There’s a weird paradox that accompanies semi-autobiographical ‘coming of age’ filmmaking like 20th Century Women; despite clearly being deeply personal they are so familiar as a style now that it’s hard for them to really make an impact. It takes something truly brave to present something actually new, it’s just lucky for us the audience that 20th Century Women is such a thing. The most recent product of writer/director (Beginners, Thumbsucker), the takes in 1979, Santa Barbara, California.

It is centred around Dorothea (), her son Jamie (), his friend Juliet () and their tenants Abbie() and William () yet as you may have just inferred from the title, it is as much about the three central women as it is about their place in history as it is a film drenched in the imagery and vitality of the punk scene and also full of passages from seminal feminist texts of the time.

For a piece that is so heavy on character details, the actors work to make sure the writing doesn’t seem hackneyed or forced while the script also keeps the characters in a relatable reality. And what performances they are: Annette Benning is as good as she’s ever been pouring life into every mannerism and syllable that passes through her face, Gerwig has rarely been better and Billy Crudup gives a wonderfully emotive performance showing off why he’s one of the best unused commodities in modern Hollywood.

It is interesting that for a film that pertains to be about women that so much of it is really about a young male ‘coming of age’, not exactly untrodden ground, but it manages to differentiate it by being about the effect that each of these three figures has on Jamie but equally about how he’s weaved into their lives, making it never fully clear whose viewpoint we’re seeing any particular scene from. Quite cannily as well, each person has both a negative and a positive influence on him, it works to make it feel like these are real, functioning people.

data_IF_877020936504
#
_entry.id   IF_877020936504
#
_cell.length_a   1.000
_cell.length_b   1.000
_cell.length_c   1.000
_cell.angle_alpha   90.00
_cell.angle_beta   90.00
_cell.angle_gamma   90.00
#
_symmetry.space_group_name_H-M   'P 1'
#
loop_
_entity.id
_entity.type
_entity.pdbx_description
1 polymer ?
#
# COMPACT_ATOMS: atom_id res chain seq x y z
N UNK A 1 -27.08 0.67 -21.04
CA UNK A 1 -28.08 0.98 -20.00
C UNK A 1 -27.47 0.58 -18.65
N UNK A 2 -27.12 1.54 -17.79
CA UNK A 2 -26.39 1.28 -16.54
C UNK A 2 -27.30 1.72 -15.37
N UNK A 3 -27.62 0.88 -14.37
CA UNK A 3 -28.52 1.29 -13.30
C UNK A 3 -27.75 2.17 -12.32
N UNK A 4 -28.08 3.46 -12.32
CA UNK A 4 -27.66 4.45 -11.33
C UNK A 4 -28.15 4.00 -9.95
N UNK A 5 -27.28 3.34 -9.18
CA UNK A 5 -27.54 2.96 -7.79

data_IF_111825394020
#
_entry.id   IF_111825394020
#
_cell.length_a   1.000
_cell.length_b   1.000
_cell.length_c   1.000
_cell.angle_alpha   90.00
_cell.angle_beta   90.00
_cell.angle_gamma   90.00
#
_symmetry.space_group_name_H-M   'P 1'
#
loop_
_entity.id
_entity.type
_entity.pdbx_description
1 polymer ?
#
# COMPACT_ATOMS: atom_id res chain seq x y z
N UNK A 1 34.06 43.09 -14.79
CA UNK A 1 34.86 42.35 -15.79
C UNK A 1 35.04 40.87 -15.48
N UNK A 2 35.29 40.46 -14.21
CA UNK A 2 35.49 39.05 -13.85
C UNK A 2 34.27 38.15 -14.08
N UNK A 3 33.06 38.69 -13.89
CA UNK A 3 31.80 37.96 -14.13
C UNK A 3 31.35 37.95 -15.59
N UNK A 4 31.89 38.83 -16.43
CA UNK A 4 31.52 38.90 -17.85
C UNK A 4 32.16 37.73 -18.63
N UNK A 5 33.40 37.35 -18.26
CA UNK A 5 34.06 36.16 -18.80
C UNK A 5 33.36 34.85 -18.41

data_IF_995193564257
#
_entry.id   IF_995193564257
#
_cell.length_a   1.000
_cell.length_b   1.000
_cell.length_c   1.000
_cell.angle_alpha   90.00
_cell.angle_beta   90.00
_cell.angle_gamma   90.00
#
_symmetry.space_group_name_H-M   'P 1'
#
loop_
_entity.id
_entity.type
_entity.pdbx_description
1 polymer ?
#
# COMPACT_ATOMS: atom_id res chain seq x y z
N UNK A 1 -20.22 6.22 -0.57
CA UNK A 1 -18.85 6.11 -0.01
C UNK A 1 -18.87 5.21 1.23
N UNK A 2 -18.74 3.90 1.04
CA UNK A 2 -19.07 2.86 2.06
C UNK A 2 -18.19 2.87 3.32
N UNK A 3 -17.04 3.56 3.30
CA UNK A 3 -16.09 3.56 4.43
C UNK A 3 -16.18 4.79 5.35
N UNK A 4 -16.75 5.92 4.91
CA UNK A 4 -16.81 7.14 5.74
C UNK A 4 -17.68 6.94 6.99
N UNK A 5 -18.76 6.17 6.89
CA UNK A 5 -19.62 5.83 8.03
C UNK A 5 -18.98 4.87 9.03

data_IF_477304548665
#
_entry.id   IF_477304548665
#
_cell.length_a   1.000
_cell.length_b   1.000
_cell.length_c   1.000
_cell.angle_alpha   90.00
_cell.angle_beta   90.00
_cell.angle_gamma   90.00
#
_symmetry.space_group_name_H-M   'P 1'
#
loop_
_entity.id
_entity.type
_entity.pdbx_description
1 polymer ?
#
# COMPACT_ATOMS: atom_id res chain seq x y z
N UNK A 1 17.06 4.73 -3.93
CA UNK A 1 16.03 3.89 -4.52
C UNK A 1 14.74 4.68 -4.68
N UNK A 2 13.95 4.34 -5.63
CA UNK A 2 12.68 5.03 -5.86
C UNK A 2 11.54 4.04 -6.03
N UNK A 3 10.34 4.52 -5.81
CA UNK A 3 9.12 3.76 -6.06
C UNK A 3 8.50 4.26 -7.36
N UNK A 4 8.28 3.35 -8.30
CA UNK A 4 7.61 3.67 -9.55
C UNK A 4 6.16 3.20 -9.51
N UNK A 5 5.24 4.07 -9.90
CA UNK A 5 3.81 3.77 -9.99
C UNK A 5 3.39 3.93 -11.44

20th Century Women manages to on top of being beautifully acted, shot, written and directed do something that a lot of films branded under the - label can fail to do and actually manages to be funny. It’s not gut-busting hilarity but it has warmth, wit and a firm understanding of different character viewpoints so it never feels exploitative in its punchlines. Really, the hardest thing for me to say about it is finding something I didn’t like, beyond a flagrant underuse of Alia Shawkat. It probably isn’t for everyone, if you like plot, there isn’t really much here, but for character driven ‘action’, you won’t find much more incisive and entertaining cinematics anywhere. Plus, the soundtrack’s ace.

Dir: Mike Mills

Scr: Mike Mills

Pro: Anne Carey, Megan Ellison, Youree Henley

Cast: Annette Benning, Lucas Jade Zuuman, Greta Gerwig, Billy Crudup, Elle Fanning, Alia Shawkat

D.O.P: Sean Porter

Music: Roger Neill

Country: USA

Year: 2016

Run time: 118 minutes

20th Century is out now on digital download & available on DVD from 26th June